Parents have been asked to commit to screen daily for symptoms within their family prior to sending their children to school.

The Trillium Lakelands District School Board has been working with local public health units in creating the return to school plans. Elementary students across the district who are attending in-person have had staggered starts with both elementary and secondary school students returning back to school full-time this week.
“TLDSB has been working with local health units throughout the COVID-19 pandemic,” said Sinead Fegan, TLDSB communications officer. “The return to school plans for both staff and for students were reviewed by public health prior to publishing and sharing. However, student illness and COVID-19 outbreak protocols were developed after receiving information from the Ministry of Education and Ministry of Health on Aug. 26.”

Fegan said on Sept. 10 the school board was working with local health units to “determine exactly who will receive information and when,” in relation to confirmed cases of COVID-19 in schools.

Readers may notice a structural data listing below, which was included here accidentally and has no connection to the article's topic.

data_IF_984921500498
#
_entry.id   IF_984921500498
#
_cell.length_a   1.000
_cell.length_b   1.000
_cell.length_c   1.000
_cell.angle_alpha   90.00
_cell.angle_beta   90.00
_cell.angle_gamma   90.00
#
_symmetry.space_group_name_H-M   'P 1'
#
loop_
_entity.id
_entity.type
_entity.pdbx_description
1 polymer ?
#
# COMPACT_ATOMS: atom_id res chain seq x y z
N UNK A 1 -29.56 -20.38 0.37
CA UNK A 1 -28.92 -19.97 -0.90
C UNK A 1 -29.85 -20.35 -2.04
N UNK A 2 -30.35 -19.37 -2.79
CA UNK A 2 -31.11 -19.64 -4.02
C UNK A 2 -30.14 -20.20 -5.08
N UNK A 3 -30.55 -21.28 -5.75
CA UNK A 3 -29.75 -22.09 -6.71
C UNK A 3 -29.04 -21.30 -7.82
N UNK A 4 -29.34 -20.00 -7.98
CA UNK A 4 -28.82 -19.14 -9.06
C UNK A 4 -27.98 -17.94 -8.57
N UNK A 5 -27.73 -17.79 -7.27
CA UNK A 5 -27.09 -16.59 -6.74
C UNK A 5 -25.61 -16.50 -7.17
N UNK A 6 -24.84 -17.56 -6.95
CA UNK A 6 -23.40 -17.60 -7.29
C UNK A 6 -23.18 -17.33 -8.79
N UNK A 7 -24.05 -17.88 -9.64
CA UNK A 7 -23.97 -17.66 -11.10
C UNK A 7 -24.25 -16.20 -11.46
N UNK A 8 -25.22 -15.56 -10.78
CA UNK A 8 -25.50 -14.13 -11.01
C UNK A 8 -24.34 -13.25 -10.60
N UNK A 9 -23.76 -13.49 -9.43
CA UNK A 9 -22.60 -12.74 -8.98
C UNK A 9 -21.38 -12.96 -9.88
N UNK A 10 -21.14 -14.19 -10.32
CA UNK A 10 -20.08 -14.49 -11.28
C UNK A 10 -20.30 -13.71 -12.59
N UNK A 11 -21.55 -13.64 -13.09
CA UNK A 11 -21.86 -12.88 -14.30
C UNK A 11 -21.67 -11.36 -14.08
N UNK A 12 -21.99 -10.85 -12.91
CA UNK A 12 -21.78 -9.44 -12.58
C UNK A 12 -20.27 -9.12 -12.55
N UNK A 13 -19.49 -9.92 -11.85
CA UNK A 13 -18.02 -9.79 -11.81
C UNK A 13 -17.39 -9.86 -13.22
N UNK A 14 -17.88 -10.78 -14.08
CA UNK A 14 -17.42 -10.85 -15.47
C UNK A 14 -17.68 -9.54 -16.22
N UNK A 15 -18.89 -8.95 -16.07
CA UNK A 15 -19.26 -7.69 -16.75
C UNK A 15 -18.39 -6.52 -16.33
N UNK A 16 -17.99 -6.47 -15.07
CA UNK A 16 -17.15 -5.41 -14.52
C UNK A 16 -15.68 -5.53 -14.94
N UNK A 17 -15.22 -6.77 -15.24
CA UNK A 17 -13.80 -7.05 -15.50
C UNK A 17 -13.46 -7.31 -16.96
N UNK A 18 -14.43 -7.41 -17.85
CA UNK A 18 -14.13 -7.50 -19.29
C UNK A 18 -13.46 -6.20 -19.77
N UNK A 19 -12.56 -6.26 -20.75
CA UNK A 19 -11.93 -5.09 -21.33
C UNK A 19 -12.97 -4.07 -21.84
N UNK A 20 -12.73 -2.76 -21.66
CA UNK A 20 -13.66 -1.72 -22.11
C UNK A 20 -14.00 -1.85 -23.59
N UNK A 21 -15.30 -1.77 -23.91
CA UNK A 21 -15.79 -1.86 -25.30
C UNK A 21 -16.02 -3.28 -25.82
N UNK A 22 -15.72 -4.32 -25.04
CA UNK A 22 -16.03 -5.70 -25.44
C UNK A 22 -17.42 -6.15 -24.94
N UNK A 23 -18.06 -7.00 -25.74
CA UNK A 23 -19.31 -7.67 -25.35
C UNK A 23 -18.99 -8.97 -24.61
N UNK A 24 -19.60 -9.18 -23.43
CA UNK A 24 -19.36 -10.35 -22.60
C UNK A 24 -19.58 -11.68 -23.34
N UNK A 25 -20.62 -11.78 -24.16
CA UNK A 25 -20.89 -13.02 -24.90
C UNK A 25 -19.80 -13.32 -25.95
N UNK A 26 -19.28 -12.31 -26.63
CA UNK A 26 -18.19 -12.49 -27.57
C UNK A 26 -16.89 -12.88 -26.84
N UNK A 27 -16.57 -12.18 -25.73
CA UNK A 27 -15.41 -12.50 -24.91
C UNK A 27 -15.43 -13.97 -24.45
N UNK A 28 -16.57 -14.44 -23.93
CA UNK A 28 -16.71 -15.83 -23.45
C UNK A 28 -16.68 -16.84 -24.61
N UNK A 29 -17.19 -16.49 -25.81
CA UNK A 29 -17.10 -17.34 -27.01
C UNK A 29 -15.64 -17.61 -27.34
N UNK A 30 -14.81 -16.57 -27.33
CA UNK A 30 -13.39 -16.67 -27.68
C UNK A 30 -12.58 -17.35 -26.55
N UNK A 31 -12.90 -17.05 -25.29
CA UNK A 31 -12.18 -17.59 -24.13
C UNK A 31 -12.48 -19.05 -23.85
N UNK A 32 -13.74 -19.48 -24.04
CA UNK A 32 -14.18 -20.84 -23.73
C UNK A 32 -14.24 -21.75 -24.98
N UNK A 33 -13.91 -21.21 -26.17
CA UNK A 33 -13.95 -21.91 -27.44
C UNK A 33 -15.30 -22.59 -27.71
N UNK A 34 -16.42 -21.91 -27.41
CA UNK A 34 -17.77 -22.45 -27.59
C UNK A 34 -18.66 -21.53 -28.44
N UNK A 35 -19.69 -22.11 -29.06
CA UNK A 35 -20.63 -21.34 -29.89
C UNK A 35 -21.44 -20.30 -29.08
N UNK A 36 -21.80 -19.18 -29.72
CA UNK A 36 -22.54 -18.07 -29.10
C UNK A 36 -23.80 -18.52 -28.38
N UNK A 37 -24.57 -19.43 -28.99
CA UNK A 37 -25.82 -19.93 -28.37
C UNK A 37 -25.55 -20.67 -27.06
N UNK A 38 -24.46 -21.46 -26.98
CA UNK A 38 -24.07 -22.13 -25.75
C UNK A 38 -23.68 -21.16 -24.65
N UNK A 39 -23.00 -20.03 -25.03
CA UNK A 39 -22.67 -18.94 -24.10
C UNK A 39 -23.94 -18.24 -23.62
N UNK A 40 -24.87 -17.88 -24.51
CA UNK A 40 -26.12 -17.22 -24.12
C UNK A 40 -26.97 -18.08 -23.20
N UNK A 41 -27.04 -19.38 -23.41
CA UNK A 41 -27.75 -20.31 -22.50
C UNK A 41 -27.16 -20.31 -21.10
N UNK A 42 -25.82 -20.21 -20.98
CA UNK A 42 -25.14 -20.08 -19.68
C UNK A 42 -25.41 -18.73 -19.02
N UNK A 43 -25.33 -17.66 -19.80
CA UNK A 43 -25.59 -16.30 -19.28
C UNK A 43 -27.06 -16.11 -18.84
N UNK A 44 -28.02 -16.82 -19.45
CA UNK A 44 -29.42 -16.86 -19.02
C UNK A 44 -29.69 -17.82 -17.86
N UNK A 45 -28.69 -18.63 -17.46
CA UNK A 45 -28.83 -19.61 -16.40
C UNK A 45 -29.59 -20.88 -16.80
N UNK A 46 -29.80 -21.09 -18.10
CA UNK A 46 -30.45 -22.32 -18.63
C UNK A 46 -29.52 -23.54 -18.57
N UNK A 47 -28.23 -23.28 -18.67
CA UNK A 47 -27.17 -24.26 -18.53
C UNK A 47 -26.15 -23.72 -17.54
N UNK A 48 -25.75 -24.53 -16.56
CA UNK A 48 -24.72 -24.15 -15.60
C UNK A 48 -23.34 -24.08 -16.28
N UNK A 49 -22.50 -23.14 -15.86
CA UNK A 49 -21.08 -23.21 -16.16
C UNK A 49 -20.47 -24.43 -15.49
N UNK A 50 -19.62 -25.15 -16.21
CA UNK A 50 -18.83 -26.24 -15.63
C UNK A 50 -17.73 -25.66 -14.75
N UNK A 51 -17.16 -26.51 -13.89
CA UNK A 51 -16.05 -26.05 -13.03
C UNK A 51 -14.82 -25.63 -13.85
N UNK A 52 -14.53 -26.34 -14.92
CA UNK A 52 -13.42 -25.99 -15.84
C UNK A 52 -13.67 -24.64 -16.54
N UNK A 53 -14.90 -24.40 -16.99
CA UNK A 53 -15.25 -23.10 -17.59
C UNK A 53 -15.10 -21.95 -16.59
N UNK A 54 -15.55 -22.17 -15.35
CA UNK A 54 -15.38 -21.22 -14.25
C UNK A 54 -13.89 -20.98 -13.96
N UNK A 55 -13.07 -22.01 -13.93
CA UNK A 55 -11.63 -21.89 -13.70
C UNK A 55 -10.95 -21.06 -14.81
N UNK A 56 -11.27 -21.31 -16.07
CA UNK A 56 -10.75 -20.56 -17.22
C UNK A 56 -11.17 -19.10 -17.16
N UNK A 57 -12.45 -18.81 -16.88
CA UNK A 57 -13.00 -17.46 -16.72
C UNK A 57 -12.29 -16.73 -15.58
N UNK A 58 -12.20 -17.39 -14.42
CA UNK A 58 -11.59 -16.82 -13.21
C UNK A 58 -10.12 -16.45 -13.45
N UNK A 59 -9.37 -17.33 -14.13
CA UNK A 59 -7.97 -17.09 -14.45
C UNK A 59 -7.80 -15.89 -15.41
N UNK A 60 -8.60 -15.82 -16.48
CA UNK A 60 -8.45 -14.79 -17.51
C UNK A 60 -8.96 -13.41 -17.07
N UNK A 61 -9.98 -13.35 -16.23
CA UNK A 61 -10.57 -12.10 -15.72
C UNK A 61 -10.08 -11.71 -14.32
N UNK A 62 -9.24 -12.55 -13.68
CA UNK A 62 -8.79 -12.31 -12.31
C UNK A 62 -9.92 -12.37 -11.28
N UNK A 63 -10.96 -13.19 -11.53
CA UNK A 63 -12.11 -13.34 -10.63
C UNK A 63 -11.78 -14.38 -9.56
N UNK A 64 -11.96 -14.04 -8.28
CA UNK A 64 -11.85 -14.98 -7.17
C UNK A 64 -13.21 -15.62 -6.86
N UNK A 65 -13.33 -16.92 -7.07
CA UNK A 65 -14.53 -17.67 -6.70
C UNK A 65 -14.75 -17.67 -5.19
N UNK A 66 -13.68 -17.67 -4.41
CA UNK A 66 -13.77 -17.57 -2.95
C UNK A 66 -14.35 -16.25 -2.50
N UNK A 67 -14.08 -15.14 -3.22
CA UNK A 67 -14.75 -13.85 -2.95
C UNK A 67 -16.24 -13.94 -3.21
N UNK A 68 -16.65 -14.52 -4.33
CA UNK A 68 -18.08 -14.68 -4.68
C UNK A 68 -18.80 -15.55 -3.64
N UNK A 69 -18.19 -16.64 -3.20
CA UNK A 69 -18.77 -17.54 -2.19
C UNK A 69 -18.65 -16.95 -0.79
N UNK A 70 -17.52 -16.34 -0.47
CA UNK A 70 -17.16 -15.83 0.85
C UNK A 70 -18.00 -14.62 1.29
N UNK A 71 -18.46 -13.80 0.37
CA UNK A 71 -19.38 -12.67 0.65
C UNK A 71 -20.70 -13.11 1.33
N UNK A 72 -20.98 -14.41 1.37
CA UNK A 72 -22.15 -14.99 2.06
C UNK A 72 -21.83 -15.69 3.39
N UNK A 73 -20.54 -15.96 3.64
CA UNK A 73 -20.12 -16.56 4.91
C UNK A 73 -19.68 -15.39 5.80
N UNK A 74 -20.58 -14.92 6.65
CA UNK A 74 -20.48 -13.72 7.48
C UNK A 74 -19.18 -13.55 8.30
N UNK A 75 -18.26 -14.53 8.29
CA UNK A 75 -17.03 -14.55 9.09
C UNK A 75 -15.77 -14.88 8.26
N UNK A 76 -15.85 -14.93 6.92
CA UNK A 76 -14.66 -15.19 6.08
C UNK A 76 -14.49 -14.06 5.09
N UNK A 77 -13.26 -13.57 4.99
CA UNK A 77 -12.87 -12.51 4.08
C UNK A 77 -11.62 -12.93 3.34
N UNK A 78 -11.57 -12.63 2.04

“Typically if there is a confirmed case of COVID-19, the health unit will know this first (due to receiving testing results),” she said of the reporting process. “Public health will then be responsible for contacting all those who have been in contact with individuals with COVID-19. Schools will assist public health with this contact tracing. The school board will need to balance the need to protect the privacy of individuals with determining how information will be shared beyond. Once we have this determined, we will let our school communities know our process.”

Though parents and volunteers are not being granted access to school buildings right now, Fegan said anyone who does enter TLDSB schools and buses, including bus drivers, teachers, school staff and students, must do a daily health assessment.